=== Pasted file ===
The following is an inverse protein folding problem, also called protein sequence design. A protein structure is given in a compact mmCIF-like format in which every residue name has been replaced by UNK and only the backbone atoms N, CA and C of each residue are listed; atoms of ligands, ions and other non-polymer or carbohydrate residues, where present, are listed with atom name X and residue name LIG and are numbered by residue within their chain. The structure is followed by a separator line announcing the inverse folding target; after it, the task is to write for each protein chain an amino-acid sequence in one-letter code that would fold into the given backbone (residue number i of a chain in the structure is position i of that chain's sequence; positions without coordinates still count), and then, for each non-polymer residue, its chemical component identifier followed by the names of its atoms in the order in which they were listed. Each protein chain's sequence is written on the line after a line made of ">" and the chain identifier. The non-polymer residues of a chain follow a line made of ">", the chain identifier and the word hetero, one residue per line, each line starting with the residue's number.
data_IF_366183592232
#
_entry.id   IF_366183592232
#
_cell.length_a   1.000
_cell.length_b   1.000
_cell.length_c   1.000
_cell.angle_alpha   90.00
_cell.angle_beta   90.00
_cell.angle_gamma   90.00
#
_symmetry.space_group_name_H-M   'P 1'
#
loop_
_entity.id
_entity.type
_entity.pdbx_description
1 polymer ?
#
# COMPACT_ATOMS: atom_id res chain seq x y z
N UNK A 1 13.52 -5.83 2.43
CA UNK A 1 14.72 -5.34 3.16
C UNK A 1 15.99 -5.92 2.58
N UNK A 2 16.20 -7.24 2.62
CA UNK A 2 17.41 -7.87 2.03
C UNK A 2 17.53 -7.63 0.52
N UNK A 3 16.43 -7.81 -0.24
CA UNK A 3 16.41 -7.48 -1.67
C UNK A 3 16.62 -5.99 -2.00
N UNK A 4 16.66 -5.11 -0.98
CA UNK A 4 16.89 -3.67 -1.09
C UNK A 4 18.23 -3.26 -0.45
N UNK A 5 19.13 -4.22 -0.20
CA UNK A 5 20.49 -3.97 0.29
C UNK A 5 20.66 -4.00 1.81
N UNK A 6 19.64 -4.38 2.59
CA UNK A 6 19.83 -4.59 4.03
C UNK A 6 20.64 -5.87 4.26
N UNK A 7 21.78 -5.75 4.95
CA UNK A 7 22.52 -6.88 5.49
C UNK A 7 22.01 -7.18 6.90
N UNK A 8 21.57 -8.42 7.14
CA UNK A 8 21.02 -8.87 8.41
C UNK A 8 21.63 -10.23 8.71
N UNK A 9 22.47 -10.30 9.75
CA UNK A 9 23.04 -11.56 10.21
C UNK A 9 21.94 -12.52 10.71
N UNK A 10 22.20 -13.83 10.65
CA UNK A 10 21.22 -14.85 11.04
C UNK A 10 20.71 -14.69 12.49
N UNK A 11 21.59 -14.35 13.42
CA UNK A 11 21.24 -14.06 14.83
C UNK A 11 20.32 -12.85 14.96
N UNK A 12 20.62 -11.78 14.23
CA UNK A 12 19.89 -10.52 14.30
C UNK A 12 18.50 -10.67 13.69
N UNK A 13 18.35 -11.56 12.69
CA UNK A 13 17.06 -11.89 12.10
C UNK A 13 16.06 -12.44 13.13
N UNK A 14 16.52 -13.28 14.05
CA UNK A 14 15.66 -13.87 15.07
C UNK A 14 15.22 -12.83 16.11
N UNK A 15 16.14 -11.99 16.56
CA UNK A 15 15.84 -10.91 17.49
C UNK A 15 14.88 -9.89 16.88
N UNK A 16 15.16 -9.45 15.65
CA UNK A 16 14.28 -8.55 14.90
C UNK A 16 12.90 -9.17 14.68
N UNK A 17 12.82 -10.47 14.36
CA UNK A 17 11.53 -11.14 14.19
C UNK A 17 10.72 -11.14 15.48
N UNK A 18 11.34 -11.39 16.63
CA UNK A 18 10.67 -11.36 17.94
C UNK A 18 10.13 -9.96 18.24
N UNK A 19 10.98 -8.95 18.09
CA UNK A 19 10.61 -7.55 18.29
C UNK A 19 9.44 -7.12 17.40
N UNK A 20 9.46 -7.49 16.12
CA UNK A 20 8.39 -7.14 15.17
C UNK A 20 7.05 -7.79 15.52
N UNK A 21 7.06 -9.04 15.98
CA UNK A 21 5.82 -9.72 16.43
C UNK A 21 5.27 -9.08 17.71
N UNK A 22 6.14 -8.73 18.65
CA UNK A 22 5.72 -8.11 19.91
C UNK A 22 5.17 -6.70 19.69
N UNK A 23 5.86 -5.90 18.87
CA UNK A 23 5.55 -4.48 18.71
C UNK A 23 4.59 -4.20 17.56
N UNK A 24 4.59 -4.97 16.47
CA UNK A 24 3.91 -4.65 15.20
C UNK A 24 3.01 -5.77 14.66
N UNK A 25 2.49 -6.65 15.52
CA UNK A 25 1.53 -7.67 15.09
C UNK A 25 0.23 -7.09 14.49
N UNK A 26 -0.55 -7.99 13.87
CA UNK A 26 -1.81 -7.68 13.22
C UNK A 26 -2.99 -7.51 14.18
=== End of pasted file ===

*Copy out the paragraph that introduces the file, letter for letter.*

The following is an inverse protein folding problem, also called protein sequence design. A protein structure is given in a compact mmCIF-like format in which every residue name has been replaced by UNK and only the backbone atoms N, CA and C of each residue are listed; atoms of ligands, ions and other non-polymer or carbohydrate residues, where present, are listed with atom name X and residue name LIG and are numbered by residue within their chain. The structure is followed by a separator line announcing the inverse folding target; after it, the task is to write for each protein chain an amino-acid sequence in one-letter code that would fold into the given backbone (residue number i of a chain in the structure is position i of that chain's sequence; positions without coordinates still count), and then, for each non-polymer residue, its chemical component identifier followed by the names of its atoms in the order in which they were listed. Each protein chain's sequence is written on the line after a line made of ">" and the chain identifier. The non-polymer residues of a chain follow a line made of ">", the chain identifier and the word hetero, one residue per line, each line starting with the residue's number.